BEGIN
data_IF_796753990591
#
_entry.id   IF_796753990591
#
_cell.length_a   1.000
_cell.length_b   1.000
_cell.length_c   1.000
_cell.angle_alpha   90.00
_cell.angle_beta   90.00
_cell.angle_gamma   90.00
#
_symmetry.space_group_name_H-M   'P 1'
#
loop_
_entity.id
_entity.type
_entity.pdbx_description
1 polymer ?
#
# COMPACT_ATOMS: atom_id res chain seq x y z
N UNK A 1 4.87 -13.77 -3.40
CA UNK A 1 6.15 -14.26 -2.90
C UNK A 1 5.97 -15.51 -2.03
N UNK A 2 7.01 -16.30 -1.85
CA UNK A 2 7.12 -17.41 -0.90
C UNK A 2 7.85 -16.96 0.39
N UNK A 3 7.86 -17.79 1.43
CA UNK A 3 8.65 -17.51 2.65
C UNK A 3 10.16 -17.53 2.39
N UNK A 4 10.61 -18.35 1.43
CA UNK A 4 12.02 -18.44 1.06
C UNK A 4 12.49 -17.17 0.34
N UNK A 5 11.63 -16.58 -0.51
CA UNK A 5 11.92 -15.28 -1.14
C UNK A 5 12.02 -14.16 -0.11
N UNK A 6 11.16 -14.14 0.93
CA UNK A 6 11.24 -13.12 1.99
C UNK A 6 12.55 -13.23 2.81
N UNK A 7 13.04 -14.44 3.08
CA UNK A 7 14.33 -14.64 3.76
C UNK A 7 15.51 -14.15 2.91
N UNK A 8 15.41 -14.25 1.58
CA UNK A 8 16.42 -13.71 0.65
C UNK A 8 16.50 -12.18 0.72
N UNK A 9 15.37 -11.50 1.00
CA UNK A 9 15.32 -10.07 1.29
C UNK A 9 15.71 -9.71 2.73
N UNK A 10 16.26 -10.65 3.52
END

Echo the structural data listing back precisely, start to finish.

data_IF_796753990591
#
_entry.id   IF_796753990591
#
_cell.length_a   1.000
_cell.length_b   1.000
_cell.length_c   1.000
_cell.angle_alpha   90.00
_cell.angle_beta   90.00
_cell.angle_gamma   90.00
#
_symmetry.space_group_name_H-M   'P 1'
#
loop_
_entity.id
_entity.type
_entity.pdbx_description
1 polymer ?
#
# COMPACT_ATOMS: atom_id res chain seq x y z
N UNK A 1 4.87 -13.77 -3.40
CA UNK A 1 6.15 -14.26 -2.90
C UNK A 1 5.97 -15.51 -2.03
N UNK A 2 7.01 -16.30 -1.85
CA UNK A 2 7.12 -17.41 -0.90
C UNK A 2 7.85 -16.96 0.39
N UNK A 3 7.86 -17.79 1.43
CA UNK A 3 8.65 -17.51 2.65
C UNK A 3 10.16 -17.53 2.39
N UNK A 4 10.61 -18.35 1.43
CA UNK A 4 12.02 -18.44 1.06
C UNK A 4 12.49 -17.17 0.34
N UNK A 5 11.63 -16.58 -0.51
CA UNK A 5 11.92 -15.28 -1.14
C UNK A 5 12.02 -14.16 -0.11
N UNK A 6 11.16 -14.14 0.93
CA UNK A 6 11.24 -13.12 1.99
C UNK A 6 12.55 -13.23 2.81
N UNK A 7 13.04 -14.44 3.08
CA UNK A 7 14.33 -14.64 3.76
C UNK A 7 15.51 -14.15 2.91
N UNK A 8 15.41 -14.25 1.58
CA UNK A 8 16.42 -13.71 0.65
C UNK A 8 16.50 -12.18 0.72
N UNK A 9 15.37 -11.50 1.00
CA UNK A 9 15.32 -10.07 1.29
C UNK A 9 15.71 -9.71 2.73
N UNK A 10 16.26 -10.65 3.52